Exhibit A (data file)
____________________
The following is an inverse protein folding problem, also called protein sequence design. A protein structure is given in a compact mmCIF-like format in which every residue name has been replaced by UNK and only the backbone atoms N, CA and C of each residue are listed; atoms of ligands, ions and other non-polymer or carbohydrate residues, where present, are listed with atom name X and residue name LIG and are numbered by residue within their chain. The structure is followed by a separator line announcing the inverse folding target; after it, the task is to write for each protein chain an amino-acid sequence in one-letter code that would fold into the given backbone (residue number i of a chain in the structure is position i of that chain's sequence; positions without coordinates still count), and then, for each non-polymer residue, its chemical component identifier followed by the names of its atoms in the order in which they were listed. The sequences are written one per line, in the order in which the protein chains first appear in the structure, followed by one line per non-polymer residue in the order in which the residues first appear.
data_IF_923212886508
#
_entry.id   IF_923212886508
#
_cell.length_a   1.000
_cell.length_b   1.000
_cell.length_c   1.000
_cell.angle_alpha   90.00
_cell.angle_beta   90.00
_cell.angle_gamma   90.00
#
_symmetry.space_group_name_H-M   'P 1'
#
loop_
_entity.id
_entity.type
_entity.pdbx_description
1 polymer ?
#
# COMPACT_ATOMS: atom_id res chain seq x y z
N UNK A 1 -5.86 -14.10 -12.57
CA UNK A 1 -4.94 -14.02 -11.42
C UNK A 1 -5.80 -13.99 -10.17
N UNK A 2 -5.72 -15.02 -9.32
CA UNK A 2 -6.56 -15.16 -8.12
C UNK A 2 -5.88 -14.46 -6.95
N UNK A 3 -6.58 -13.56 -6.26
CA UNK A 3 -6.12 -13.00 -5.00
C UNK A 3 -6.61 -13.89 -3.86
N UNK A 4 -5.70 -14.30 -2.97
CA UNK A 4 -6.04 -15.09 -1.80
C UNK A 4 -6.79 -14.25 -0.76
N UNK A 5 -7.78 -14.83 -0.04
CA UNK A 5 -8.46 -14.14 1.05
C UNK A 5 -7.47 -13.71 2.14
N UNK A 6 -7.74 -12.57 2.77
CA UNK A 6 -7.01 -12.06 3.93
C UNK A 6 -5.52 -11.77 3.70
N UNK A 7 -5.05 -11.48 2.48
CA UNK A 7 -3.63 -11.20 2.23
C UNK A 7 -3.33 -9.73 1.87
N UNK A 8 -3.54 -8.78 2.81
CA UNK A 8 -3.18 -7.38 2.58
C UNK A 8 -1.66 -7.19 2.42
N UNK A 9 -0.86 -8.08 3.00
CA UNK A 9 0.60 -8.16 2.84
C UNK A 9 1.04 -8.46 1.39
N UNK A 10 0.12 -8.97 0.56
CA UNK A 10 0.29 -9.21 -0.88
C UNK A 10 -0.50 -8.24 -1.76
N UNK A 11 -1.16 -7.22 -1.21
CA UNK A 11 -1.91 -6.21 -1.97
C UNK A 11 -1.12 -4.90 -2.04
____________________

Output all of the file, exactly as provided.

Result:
The following is an inverse protein folding problem, also called protein sequence design. A protein structure is given in a compact mmCIF-like format in which every residue name has been replaced by UNK and only the backbone atoms N, CA and C of each residue are listed; atoms of ligands, ions and other non-polymer or carbohydrate residues, where present, are listed with atom name X and residue name LIG and are numbered by residue within their chain. The structure is followed by a separator line announcing the inverse folding target; after it, the task is to write for each protein chain an amino-acid sequence in one-letter code that would fold into the given backbone (residue number i of a chain in the structure is position i of that chain's sequence; positions without coordinates still count), and then, for each non-polymer residue, its chemical component identifier followed by the names of its atoms in the order in which they were listed. The sequences are written one per line, in the order in which the protein chains first appear in the structure, followed by one line per non-polymer residue in the order in which the residues first appear.
data_IF_923212886508
#
_entry.id   IF_923212886508
#
_cell.length_a   1.000
_cell.length_b   1.000
_cell.length_c   1.000
_cell.angle_alpha   90.00
_cell.angle_beta   90.00
_cell.angle_gamma   90.00
#
_symmetry.space_group_name_H-M   'P 1'
#
loop_
_entity.id
_entity.type
_entity.pdbx_description
1 polymer ?
#
# COMPACT_ATOMS: atom_id res chain seq x y z
N UNK A 1 -5.86 -14.10 -12.57
CA UNK A 1 -4.94 -14.02 -11.42
C UNK A 1 -5.80 -13.99 -10.17
N UNK A 2 -5.72 -15.02 -9.32
CA UNK A 2 -6.56 -15.16 -8.12
C UNK A 2 -5.88 -14.46 -6.95
N UNK A 3 -6.58 -13.56 -6.26
CA UNK A 3 -6.12 -13.00 -5.00
C UNK A 3 -6.61 -13.89 -3.86
N UNK A 4 -5.70 -14.30 -2.97
CA UNK A 4 -6.04 -15.09 -1.80
C UNK A 4 -6.79 -14.25 -0.76
N UNK A 5 -7.78 -14.83 -0.04
CA UNK A 5 -8.46 -14.14 1.05
C UNK A 5 -7.47 -13.71 2.14
N UNK A 6 -7.74 -12.57 2.77
CA UNK A 6 -7.01 -12.06 3.93
C UNK A 6 -5.52 -11.77 3.70
N UNK A 7 -5.05 -11.48 2.48
CA UNK A 7 -3.63 -11.20 2.23
C UNK A 7 -3.33 -9.73 1.87
N UNK A 8 -3.54 -8.78 2.81
CA UNK A 8 -3.18 -7.38 2.58
C UNK A 8 -1.66 -7.19 2.42
N UNK A 9 -0.86 -8.08 3.00
CA UNK A 9 0.60 -8.16 2.84
C UNK A 9 1.04 -8.46 1.39
N UNK A 10 0.12 -8.97 0.56
CA UNK A 10 0.29 -9.21 -0.88
C UNK A 10 -0.50 -8.24 -1.76
N UNK A 11 -1.16 -7.22 -1.21
CA UNK A 11 -1.91 -6.21 -1.97
C UNK A 11 -1.12 -4.90 -2.04